Radiation testing of ECC DRAM and XR ECC DRAM is currently under preparation by NASA and other institutions of the space industry. Results are expected early next year.
More information is available at http://www.intelligentmemory.com/ECC-DRAM/
Jim, isn’t this a technology you would like to analyze and report about in more detail?
There’s plenty of detail in your thoughtful comment. Thanks for that!
While the technology you outline is great for DRAM in larger applications, some nonvolatile memory is still necessary to load the program into the DRAM. That’s where most of these technologies fit in.
They are also a better fit for smaller applications, like the medical ones addressed by Adesto. I am talking about applications that don’t use DRAM, and may include five or fewer chips, one of them being an NVM like NOR flash, or something that can store code, and perhaps a little bit of data. In these, a robust ECC scheme would add to the cost and the size of a low chip-count application.
Yes, their low density poses issues in larger applications, since an array of 1,024 1Mb parts will be more costly and will consume a lot more space and power than a single-chip 1Gb memory, and a large array of any component will always have more reliability issues than a single part, but these are tradeoffs that are carefully considered before space applications are fully developed.
I suspect that there are many other system approaches, like the one you explained, that can help get around the use of these new technologies. It must be very different world when you are designing systems for a high-radiation environment!
Thanks for the comment,
What about SONOS memory cell?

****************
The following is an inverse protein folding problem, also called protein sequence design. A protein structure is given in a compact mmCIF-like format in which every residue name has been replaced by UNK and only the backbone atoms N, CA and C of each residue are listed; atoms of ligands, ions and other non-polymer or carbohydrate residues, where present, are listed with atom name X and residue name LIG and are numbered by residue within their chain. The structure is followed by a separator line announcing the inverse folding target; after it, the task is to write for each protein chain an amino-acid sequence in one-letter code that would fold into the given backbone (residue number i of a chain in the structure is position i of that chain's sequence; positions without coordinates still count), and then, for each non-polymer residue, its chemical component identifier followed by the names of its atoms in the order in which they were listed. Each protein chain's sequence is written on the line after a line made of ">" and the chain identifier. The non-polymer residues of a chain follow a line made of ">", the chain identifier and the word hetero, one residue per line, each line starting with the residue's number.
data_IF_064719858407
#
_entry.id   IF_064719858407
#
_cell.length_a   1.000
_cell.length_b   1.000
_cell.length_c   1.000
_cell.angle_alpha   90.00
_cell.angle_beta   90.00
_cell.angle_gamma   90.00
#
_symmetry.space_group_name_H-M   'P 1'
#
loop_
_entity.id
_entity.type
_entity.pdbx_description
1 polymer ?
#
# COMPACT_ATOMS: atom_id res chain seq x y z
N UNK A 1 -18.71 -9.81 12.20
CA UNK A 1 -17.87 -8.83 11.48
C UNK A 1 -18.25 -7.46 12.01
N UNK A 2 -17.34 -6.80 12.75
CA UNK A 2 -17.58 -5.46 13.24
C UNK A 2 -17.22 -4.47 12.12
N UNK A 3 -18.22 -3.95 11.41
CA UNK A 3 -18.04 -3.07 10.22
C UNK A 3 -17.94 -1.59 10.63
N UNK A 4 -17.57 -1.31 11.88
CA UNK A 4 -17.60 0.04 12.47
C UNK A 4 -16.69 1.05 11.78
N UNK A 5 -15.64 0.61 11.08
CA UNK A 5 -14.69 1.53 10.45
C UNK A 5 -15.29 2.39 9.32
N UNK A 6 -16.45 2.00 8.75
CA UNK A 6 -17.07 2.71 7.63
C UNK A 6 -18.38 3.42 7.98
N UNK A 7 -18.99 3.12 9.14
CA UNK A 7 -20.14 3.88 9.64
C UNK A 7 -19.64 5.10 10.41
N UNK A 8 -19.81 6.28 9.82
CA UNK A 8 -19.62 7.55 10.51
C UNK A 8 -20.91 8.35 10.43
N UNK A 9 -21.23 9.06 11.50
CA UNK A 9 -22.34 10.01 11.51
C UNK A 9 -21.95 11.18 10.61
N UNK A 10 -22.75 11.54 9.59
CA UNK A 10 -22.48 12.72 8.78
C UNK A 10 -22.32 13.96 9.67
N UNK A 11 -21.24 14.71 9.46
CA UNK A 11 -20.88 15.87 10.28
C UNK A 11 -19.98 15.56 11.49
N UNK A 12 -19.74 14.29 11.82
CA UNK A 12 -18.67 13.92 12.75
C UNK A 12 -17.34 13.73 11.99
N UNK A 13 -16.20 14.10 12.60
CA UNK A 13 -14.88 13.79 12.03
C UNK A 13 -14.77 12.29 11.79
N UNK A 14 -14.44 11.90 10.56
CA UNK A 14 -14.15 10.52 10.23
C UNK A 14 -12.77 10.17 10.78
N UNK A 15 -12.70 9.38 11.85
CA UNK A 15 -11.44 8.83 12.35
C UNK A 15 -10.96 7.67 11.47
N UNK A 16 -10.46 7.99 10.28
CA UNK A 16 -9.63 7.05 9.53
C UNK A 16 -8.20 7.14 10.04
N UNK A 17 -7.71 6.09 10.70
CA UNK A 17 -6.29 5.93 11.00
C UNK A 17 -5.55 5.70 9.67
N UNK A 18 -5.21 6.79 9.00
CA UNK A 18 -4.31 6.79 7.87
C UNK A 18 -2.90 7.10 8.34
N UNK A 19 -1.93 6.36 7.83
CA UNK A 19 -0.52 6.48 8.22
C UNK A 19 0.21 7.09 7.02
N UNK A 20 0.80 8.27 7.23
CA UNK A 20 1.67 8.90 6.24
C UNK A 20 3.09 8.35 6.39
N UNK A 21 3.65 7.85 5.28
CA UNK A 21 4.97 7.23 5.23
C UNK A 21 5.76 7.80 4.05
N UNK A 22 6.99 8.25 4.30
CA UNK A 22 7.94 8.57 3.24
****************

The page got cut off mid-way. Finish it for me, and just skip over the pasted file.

Isn’t it more robust to radiations compared to standard double polysilicon Flash memory cell ?
I have heard that SONOS stands up to radiation better than floating gate, and I think that NOR is better than NAND in these environments, but these are all charge-based technologies, and that makes them all susceptible to data loss from radiation.
The other technologies are based on different storage mechanisms that aren’t sensitive to radiation.
Thanks for the comment,
I expect there will be sone difference between NAND, DRAM and SONOS because DRAM and NAND use a free electron while SONOS uses a trapped electron. Based on my experience, SER was caused mainly by leaked charges at the broken PN junction around the store region of DRAM. Maybe, it can kick out a charge from the floating gate at Flash. I expect some improvement due to the trapped charge like SONOS even it’s not perfect. it is necessary to test it. Also, I wonder which mechanism is dominant between breaking junction or kicking out a charge.
Thanks for your feedback. You are right – SONOS, or any charge-trapping technology should hold a charge better than a floating gate technology in radiation.
Still, the new technologies that don’t use a charge are significantly less sensitive to radiation. If you can afford the cost, then they will give higher reliability in a high-radiation environment.
Comments are closed.